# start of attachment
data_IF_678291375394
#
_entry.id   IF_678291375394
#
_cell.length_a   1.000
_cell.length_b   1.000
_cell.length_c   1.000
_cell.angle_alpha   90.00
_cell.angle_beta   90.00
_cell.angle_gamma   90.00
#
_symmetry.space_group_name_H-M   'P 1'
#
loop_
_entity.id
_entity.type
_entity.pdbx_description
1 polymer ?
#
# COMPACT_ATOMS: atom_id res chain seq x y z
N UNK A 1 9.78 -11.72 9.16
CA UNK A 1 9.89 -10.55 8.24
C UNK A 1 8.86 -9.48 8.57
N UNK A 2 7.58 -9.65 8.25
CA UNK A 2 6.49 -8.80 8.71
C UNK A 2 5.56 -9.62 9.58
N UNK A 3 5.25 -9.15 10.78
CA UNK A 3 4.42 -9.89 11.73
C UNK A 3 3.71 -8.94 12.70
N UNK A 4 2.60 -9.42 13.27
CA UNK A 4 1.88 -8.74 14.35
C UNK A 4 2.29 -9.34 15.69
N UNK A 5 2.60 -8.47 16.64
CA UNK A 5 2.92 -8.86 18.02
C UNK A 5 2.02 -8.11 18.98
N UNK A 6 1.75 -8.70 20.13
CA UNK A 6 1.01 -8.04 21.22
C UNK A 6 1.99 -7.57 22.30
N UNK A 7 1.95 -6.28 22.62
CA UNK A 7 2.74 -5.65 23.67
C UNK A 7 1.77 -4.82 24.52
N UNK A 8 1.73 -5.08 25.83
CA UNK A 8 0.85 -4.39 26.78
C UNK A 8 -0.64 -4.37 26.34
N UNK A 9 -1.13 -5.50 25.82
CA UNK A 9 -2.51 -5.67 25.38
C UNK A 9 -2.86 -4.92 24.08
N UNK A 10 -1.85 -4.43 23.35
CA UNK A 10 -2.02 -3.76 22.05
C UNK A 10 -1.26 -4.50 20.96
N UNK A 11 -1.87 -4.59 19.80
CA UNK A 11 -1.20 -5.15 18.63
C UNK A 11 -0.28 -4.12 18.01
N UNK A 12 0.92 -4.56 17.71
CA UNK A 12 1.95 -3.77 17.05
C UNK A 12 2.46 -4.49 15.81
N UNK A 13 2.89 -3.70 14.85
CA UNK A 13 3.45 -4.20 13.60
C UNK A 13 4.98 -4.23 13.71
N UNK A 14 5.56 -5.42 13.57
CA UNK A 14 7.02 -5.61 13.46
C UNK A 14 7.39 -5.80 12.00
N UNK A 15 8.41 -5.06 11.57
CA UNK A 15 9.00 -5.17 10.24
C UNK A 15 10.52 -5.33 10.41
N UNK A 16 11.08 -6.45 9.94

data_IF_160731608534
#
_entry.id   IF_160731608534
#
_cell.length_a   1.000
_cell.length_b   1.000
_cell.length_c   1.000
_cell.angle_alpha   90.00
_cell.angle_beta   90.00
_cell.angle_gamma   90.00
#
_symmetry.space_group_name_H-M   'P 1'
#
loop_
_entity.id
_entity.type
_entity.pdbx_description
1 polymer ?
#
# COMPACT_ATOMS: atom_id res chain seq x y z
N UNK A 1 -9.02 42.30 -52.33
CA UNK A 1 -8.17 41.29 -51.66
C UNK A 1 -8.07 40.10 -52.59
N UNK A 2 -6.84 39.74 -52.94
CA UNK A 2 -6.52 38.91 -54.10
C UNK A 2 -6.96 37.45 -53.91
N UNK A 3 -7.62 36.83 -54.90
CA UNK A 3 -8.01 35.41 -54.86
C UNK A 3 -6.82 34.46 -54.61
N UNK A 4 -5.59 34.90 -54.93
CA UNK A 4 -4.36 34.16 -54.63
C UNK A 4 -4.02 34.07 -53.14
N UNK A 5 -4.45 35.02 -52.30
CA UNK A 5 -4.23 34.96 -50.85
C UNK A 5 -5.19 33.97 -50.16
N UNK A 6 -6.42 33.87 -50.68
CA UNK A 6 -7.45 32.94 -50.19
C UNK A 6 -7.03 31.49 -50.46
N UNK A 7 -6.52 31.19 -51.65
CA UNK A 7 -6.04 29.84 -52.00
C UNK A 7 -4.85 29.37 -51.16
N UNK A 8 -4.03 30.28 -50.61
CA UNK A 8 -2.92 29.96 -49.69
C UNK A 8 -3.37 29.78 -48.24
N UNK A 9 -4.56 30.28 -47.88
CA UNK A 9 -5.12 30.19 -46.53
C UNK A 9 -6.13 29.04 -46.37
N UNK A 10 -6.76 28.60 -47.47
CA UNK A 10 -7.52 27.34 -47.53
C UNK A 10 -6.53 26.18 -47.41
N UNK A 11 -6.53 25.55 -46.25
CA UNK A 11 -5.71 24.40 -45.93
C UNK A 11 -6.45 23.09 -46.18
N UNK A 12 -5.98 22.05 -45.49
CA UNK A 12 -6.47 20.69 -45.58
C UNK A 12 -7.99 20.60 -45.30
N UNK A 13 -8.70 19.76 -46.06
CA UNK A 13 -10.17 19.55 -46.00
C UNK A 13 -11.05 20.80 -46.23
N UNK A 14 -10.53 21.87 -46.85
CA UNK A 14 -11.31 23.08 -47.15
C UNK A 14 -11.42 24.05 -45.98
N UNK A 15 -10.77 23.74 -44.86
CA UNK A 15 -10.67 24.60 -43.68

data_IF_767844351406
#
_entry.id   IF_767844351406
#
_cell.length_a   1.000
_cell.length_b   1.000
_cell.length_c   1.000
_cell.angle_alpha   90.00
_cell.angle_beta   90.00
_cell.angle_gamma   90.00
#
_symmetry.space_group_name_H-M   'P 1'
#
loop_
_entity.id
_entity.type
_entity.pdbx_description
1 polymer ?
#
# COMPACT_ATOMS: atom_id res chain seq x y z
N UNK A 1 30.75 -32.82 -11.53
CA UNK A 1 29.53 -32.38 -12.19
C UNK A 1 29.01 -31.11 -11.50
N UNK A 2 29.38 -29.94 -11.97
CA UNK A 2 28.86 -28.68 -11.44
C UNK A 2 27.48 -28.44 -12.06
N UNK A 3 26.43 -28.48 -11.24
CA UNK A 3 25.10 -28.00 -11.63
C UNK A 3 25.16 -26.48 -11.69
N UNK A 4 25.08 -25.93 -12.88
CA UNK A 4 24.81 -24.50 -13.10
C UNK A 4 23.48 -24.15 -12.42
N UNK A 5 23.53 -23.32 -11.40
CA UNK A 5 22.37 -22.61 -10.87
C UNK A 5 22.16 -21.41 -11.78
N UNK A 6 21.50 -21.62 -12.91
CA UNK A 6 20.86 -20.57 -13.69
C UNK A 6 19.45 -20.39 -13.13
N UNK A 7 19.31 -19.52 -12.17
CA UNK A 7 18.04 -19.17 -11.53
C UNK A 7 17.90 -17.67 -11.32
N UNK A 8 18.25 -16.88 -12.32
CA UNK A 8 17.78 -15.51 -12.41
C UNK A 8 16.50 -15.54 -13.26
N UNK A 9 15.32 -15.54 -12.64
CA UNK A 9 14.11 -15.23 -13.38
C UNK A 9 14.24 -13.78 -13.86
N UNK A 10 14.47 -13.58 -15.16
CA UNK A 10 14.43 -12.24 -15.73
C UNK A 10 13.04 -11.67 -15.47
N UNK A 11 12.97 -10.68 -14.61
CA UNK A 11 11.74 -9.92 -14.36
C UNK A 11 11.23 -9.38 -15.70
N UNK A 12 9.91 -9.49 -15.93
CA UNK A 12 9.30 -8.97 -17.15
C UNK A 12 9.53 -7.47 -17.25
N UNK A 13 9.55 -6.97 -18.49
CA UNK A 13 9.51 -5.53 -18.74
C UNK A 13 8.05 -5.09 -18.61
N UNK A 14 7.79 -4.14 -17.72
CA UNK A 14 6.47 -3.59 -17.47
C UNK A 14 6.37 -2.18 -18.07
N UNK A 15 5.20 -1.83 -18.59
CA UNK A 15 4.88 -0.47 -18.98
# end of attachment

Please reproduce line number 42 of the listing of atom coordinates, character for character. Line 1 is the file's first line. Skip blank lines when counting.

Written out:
N UNK A 8 1.73 -5.08 25.83